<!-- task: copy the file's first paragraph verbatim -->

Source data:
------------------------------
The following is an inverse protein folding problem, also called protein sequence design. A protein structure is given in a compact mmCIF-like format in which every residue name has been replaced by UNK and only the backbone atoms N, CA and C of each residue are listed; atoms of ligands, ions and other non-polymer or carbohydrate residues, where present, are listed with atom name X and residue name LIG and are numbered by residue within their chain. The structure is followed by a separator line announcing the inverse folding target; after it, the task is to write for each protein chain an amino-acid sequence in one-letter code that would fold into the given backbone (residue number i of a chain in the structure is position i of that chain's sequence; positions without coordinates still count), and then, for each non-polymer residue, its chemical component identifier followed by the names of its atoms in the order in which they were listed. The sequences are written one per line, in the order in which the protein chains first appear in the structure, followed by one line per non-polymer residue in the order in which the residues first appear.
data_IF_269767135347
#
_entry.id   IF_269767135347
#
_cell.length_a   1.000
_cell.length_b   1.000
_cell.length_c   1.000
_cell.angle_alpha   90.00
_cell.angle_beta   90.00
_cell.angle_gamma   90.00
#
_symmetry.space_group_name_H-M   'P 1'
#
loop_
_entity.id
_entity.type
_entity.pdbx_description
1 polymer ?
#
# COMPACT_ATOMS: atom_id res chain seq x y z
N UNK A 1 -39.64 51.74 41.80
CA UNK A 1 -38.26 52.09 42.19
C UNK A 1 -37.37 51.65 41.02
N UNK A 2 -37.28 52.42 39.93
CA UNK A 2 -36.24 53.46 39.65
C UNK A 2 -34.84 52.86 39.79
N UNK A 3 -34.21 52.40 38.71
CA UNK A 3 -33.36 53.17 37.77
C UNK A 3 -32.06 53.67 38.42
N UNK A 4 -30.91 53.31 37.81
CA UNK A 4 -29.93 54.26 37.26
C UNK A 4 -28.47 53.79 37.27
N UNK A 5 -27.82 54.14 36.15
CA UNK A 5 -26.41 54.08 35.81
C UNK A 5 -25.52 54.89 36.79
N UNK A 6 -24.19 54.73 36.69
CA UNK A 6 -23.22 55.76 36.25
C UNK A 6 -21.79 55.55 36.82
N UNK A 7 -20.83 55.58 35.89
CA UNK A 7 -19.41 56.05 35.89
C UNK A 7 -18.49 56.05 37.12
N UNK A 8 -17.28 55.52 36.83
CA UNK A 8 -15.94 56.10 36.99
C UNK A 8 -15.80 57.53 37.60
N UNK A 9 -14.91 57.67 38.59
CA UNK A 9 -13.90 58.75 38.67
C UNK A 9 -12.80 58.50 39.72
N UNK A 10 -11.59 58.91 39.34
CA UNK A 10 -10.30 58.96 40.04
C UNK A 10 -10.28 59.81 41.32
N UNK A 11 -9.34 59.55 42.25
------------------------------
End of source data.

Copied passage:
The following is an inverse protein folding problem, also called protein sequence design. A protein structure is given in a compact mmCIF-like format in which every residue name has been replaced by UNK and only the backbone atoms N, CA and C of each residue are listed; atoms of ligands, ions and other non-polymer or carbohydrate residues, where present, are listed with atom name X and residue name LIG and are numbered by residue within their chain. The structure is followed by a separator line announcing the inverse folding target; after it, the task is to write for each protein chain an amino-acid sequence in one-letter code that would fold into the given backbone (residue number i of a chain in the structure is position i of that chain's sequence; positions without coordinates still count), and then, for each non-polymer residue, its chemical component identifier followed by the names of its atoms in the order in which they were listed. The sequences are written one per line, in the order in which the protein chains first appear in the structure, followed by one line per non-polymer residue in the order in which the residues first appear.